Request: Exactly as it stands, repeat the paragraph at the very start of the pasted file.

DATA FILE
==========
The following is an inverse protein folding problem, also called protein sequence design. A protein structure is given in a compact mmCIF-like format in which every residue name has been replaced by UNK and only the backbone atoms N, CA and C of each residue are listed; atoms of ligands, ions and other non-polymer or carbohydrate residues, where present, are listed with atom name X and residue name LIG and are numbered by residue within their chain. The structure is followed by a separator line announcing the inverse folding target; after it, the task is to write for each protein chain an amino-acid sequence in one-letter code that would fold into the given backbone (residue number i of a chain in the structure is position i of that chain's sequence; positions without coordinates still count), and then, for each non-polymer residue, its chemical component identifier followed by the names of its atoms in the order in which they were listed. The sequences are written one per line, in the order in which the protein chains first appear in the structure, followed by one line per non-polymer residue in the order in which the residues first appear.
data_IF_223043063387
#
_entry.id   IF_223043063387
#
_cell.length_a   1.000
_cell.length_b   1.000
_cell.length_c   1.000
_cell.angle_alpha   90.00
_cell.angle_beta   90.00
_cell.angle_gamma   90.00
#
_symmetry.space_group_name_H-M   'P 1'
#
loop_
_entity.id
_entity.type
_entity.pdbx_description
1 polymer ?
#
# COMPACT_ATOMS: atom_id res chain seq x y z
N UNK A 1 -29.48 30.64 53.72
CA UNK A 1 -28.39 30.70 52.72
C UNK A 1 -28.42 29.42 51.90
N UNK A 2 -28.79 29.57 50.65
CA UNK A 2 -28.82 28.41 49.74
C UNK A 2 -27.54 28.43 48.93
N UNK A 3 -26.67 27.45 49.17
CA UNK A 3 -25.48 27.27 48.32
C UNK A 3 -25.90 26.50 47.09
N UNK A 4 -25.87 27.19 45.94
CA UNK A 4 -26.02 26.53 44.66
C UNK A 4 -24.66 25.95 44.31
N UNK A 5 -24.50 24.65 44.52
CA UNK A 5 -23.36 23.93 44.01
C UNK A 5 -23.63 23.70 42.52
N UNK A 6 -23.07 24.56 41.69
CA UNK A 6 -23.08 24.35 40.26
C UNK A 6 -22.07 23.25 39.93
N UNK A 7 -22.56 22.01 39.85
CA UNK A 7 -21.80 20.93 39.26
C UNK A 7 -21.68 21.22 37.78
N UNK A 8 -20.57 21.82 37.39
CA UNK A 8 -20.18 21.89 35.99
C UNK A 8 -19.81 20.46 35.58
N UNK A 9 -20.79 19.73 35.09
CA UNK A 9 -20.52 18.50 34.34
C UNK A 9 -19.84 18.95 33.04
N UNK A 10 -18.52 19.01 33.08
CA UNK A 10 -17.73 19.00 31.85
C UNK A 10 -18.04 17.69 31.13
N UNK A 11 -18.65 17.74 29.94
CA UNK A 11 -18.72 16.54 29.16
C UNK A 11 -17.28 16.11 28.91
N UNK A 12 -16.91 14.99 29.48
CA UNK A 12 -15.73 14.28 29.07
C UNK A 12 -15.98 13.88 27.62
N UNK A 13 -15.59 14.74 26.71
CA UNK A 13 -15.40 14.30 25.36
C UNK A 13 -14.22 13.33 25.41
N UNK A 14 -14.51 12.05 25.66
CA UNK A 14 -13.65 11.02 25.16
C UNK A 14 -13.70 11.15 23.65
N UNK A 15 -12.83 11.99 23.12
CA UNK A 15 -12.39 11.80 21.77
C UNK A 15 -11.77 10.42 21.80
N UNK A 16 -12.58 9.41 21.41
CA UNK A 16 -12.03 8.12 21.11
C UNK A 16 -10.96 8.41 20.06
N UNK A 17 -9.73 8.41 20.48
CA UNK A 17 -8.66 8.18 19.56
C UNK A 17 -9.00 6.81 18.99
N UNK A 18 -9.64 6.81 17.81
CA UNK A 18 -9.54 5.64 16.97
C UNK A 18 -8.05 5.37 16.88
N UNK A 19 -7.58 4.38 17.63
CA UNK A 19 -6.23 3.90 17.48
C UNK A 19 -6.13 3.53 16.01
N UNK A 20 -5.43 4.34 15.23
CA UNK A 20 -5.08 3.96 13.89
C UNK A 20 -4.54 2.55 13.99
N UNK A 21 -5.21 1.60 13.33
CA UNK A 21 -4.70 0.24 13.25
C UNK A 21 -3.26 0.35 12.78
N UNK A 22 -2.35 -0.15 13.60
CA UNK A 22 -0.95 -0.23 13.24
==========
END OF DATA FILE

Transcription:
The following is an inverse protein folding problem, also called protein sequence design. A protein structure is given in a compact mmCIF-like format in which every residue name has been replaced by UNK and only the backbone atoms N, CA and C of each residue are listed; atoms of ligands, ions and other non-polymer or carbohydrate residues, where present, are listed with atom name X and residue name LIG and are numbered by residue within their chain. The structure is followed by a separator line announcing the inverse folding target; after it, the task is to write for each protein chain an amino-acid sequence in one-letter code that would fold into the given backbone (residue number i of a chain in the structure is position i of that chain's sequence; positions without coordinates still count), and then, for each non-polymer residue, its chemical component identifier followed by the names of its atoms in the order in which they were listed. The sequences are written one per line, in the order in which the protein chains first appear in the structure, followed by one line per non-polymer residue in the order in which the residues first appear.